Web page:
It's easy to understand why Tuvan Sainkho Namtchylak has been an avant-garde icon for a long time; she's remarkable at producing the unexpected. But unlike many in her field, she also possesses a strong ear for melody, which makes her music accessible to a much wider audience. Both those strengths are on display here, along with her feeling for the music and the throat singing of her native land (very notably on the title cut and "Ohm Suhaa"). She can take a traditional piece like "Kaar Deerge" and turn it into something resembling a Celtic ballad, stripped and completely gorgeous. Then she can turn around and make something rhythmically compelling like "Runnin' Tapes" or strange like "Digital Mutation." By exercising the different facets of her personality, Namtchylak builds her typical unusual album with Who Stole the Sky, running from the contemporary to the past easily and naturally, and even venturing into almost jazzy territory on "Electric City." She embraces the idea of taking chances, of using odd juxtapositions and instruments (such as ghaita), and of singing that ranges from the lush to the elemental. This is as much, if not more, of a musical future as all the genre-mixing beats you're likely to find.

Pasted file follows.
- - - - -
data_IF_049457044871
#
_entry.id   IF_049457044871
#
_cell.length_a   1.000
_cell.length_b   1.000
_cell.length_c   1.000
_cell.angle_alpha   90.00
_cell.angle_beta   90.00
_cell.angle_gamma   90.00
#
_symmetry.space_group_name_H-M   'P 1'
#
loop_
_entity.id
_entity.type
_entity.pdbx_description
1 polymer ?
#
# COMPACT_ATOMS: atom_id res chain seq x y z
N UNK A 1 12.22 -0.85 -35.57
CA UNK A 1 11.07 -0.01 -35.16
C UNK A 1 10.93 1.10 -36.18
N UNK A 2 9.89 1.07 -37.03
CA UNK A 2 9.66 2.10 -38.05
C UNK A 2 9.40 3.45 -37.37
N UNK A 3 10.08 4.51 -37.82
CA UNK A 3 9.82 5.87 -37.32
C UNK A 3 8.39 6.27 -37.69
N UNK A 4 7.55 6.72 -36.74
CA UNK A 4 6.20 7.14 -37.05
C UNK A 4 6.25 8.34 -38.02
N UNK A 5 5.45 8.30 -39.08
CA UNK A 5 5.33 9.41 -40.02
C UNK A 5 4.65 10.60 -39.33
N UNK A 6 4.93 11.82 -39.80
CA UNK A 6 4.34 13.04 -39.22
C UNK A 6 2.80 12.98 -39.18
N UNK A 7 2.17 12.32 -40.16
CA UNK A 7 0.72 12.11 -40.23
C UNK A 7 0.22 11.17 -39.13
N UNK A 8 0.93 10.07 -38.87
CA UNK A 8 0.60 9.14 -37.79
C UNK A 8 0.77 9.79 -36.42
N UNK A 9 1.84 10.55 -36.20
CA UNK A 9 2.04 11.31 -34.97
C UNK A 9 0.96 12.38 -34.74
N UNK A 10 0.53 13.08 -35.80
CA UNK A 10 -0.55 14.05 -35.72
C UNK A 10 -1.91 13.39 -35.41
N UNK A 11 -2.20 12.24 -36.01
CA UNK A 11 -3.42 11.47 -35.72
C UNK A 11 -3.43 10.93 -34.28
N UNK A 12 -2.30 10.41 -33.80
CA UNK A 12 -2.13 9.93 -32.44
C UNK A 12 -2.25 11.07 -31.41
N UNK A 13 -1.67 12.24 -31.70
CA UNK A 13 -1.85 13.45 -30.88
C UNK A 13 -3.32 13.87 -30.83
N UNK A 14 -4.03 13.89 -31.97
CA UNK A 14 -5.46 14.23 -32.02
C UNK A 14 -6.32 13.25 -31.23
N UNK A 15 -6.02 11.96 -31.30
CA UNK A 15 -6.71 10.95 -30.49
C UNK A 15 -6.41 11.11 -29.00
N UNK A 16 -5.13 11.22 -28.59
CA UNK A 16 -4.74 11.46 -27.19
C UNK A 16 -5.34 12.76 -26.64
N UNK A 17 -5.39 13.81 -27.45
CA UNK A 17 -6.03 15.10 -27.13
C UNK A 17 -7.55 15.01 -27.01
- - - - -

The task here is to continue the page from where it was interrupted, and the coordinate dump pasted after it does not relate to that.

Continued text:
AllMusic Review by Chris Nickson